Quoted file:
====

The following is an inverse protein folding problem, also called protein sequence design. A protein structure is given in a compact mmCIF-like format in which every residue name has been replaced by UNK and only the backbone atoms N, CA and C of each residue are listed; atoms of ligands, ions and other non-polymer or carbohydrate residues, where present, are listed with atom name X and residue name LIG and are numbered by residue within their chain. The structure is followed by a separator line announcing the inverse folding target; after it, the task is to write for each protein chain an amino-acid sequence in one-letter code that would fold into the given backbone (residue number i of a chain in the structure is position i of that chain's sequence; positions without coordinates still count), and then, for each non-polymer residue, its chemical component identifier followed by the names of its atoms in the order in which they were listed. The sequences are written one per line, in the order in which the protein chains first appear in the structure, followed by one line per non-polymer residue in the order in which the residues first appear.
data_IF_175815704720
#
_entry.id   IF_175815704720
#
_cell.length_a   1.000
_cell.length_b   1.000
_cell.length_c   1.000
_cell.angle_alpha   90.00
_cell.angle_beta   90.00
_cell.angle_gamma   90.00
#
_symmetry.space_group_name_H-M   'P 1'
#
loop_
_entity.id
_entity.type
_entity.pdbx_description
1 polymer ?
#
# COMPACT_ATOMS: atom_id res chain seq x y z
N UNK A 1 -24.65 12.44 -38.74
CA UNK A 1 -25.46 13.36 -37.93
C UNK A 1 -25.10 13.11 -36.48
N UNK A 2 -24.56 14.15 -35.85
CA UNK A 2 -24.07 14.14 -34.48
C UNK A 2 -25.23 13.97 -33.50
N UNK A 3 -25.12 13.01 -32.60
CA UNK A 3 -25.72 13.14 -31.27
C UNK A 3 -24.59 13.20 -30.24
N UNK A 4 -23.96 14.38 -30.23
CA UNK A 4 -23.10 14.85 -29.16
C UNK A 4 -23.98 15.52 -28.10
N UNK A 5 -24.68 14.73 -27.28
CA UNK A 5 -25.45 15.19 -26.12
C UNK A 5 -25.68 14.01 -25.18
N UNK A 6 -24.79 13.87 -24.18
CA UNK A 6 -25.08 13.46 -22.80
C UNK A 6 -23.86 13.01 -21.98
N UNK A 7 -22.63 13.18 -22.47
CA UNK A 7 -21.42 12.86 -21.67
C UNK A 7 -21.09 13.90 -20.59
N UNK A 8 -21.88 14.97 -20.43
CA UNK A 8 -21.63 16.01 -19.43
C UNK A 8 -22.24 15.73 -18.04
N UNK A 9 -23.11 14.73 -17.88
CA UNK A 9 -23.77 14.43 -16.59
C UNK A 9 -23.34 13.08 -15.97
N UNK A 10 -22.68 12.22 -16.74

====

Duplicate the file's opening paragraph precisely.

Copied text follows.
The following is an inverse protein folding problem, also called protein sequence design. A protein structure is given in a compact mmCIF-like format in which every residue name has been replaced by UNK and only the backbone atoms N, CA and C of each residue are listed; atoms of ligands, ions and other non-polymer or carbohydrate residues, where present, are listed with atom name X and residue name LIG and are numbered by residue within their chain. The structure is followed by a separator line announcing the inverse folding target; after it, the task is to write for each protein chain an amino-acid sequence in one-letter code that would fold into the given backbone (residue number i of a chain in the structure is position i of that chain's sequence; positions without coordinates still count), and then, for each non-polymer residue, its chemical component identifier followed by the names of its atoms in the order in which they were listed. The sequences are written one per line, in the order in which the protein chains first appear in the structure, followed by one line per non-polymer residue in the order in which the residues first appear.